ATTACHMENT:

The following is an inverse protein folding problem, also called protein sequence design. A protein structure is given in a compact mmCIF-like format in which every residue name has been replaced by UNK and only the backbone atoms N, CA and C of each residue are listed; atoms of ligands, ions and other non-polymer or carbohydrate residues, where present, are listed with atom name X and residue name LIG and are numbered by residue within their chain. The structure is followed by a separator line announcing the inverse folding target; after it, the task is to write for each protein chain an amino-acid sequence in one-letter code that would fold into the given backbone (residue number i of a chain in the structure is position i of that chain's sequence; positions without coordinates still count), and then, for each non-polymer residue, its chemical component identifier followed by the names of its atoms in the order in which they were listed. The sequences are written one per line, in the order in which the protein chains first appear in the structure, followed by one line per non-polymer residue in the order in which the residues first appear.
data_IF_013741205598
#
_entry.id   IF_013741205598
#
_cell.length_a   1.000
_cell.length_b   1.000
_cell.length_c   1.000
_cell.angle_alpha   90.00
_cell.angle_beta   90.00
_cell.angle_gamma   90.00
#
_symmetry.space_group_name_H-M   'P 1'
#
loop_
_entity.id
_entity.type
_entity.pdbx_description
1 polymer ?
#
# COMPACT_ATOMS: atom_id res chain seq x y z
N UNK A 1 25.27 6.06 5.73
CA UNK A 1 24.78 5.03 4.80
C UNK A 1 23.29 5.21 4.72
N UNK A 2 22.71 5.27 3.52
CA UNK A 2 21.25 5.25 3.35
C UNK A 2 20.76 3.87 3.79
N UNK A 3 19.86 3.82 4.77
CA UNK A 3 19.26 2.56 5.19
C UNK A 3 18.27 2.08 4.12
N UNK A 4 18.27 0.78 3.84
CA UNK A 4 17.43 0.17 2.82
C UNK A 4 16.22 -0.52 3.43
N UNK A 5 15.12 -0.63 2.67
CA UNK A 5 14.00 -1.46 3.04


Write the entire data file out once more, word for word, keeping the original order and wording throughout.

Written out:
The following is an inverse protein folding problem, also called protein sequence design. A protein structure is given in a compact mmCIF-like format in which every residue name has been replaced by UNK and only the backbone atoms N, CA and C of each residue are listed; atoms of ligands, ions and other non-polymer or carbohydrate residues, where present, are listed with atom name X and residue name LIG and are numbered by residue within their chain. The structure is followed by a separator line announcing the inverse folding target; after it, the task is to write for each protein chain an amino-acid sequence in one-letter code that would fold into the given backbone (residue number i of a chain in the structure is position i of that chain's sequence; positions without coordinates still count), and then, for each non-polymer residue, its chemical component identifier followed by the names of its atoms in the order in which they were listed. The sequences are written one per line, in the order in which the protein chains first appear in the structure, followed by one line per non-polymer residue in the order in which the residues first appear.
data_IF_013741205598
#
_entry.id   IF_013741205598
#
_cell.length_a   1.000
_cell.length_b   1.000
_cell.length_c   1.000
_cell.angle_alpha   90.00
_cell.angle_beta   90.00
_cell.angle_gamma   90.00
#
_symmetry.space_group_name_H-M   'P 1'
#
loop_
_entity.id
_entity.type
_entity.pdbx_description
1 polymer ?
#
# COMPACT_ATOMS: atom_id res chain seq x y z
N UNK A 1 25.27 6.06 5.73
CA UNK A 1 24.78 5.03 4.80
C UNK A 1 23.29 5.21 4.72
N UNK A 2 22.71 5.27 3.52
CA UNK A 2 21.25 5.25 3.35
C UNK A 2 20.76 3.87 3.79
N UNK A 3 19.86 3.82 4.77
CA UNK A 3 19.26 2.56 5.19
C UNK A 3 18.27 2.08 4.12
N UNK A 4 18.27 0.78 3.84
CA UNK A 4 17.43 0.17 2.82
C UNK A 4 16.22 -0.52 3.43
N UNK A 5 15.12 -0.63 2.67
CA UNK A 5 14.00 -1.46 3.04